Our future – no vote: Attitudes to Brexit among children and young people

Research output: Other contribution

Abstract

This ARK Research Update (number 130) reports on data from the 2018 Young Life and Times survey of 16 year olds, and the 2018 Kids' Life and Times survey of 10-11 year olds. This report highlights the importance of eliciting and disseminating the views of children and young people on social and political issues on which their opinions are often excluded. Moreover their views are of particular importance given the potential ramifications that Brexit may have for those living and growing up in Northern Ireland. The findings from the two surveys suggest support for the UK remaining in the EU although, as might be expected given their age, there was more uncertainty among the 10/11 year olds than their older counterparts. The findings mirror those reported from surveys of adults and suggest that factors such as national identity, religion and socioeconomic status are related to attitudes towards Brexit.
Original languageEnglish
TypeARK Research Update 130
Media of outputOnline/paper
PublisherARK
Number of pages4
Volume130
Publication statusPublished - 28 Sep 2019

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voter
national identity
social status
EU
Religion
uncertainty
time

Cite this

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title = "Our future – no vote: Attitudes to Brexit among children and young people",
abstract = "This ARK Research Update (number 130) reports on data from the 2018 Young Life and Times survey of 16 year olds, and the 2018 Kids' Life and Times survey of 10-11 year olds. This report highlights the importance of eliciting and disseminating the views of children and young people on social and political issues on which their opinions are often excluded. Moreover their views are of particular importance given the potential ramifications that Brexit may have for those living and growing up in Northern Ireland. The findings from the two surveys suggest support for the UK remaining in the EU although, as might be expected given their age, there was more uncertainty among the 10/11 year olds than their older counterparts. The findings mirror those reported from surveys of adults and suggest that factors such as national identity, religion and socioeconomic status are related to attitudes towards Brexit.",
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AU - Lloyd, Katrina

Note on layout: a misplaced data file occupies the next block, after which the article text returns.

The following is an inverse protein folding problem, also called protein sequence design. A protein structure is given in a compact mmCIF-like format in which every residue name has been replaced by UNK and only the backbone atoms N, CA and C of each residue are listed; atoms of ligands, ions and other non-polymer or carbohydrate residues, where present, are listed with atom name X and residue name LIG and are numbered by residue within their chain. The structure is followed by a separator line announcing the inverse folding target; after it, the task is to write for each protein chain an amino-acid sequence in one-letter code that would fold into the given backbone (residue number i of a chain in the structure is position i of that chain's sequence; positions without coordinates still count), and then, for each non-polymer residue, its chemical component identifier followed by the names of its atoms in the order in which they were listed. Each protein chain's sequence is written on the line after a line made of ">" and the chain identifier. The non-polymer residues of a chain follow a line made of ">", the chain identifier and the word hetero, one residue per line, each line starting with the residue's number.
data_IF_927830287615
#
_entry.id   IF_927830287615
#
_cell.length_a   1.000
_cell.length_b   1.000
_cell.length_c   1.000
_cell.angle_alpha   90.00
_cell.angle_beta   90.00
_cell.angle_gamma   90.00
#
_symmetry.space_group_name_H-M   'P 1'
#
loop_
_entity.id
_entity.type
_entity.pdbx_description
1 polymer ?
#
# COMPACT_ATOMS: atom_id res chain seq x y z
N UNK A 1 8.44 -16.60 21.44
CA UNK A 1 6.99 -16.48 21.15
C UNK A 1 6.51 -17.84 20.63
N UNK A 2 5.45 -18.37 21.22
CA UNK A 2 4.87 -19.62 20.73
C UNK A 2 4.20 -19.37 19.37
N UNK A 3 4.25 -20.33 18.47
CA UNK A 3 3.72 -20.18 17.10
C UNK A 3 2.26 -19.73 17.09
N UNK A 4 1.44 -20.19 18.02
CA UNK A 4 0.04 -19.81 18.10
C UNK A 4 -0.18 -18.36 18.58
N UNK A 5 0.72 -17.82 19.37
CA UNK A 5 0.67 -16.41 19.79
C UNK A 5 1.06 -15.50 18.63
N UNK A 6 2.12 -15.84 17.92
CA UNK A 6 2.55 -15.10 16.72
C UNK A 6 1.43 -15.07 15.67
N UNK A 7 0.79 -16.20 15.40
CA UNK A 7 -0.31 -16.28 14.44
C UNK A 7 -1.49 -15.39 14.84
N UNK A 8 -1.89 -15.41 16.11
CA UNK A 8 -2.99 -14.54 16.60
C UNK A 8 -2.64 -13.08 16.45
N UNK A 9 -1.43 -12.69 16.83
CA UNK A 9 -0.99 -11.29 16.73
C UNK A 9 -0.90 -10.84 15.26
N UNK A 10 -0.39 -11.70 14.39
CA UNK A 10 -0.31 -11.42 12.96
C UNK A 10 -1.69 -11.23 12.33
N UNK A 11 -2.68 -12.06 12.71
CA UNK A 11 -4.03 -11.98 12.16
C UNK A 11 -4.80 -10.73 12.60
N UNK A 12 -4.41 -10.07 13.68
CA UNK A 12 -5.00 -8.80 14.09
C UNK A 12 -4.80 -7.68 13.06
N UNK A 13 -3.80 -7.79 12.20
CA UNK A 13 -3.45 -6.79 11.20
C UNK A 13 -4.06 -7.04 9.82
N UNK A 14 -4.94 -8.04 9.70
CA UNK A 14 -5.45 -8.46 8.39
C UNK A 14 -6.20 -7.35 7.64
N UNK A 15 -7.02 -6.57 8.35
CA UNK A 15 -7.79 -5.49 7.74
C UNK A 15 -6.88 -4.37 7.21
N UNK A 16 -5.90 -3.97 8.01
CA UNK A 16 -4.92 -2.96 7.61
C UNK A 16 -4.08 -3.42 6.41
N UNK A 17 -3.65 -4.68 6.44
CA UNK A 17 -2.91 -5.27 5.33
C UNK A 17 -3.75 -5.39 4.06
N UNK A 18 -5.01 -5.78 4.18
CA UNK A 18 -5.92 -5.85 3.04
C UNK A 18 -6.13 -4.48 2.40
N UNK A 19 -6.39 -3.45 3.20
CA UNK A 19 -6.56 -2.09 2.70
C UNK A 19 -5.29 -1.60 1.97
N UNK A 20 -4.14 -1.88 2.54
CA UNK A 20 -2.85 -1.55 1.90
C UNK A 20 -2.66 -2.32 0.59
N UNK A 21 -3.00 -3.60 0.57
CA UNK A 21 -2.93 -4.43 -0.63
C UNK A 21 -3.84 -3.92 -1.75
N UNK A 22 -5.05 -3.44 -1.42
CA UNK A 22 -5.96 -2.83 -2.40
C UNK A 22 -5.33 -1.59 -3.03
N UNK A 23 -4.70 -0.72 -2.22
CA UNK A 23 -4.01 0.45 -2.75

AU - McKnight, Martina

AU - Devine, Paula

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N2 - This ARK Research Update (number 130) reports on data from the 2018 Young Life and Times survey of 16 year olds, and the 2018 Kids' Life and Times survey of 10-11 year olds. This report highlights the importance of eliciting and disseminating the views of children and young people on social and political issues on which their opinions are often excluded. Moreover their views are of particular importance given the potential ramifications that Brexit may have for those living and growing up in Northern Ireland. The findings from the two surveys suggest support for the UK remaining in the EU although, as might be expected given their age, there was more uncertainty among the 10/11 year olds than their older counterparts. The findings mirror those reported from surveys of adults and suggest that factors such as national identity, religion and socioeconomic status are related to attitudes towards Brexit.

AB - This ARK Research Update (number 130) reports on data from the 2018 Young Life and Times survey of 16 year olds, and the 2018 Kids' Life and Times survey of 10-11 year olds. This report highlights the importance of eliciting and disseminating the views of children and young people on social and political issues on which their opinions are often excluded. Moreover their views are of particular importance given the potential ramifications that Brexit may have for those living and growing up in Northern Ireland. The findings from the two surveys suggest support for the UK remaining in the EU although, as might be expected given their age, there was more uncertainty among the 10/11 year olds than their older counterparts. The findings mirror those reported from surveys of adults and suggest that factors such as national identity, religion and socioeconomic status are related to attitudes towards Brexit.

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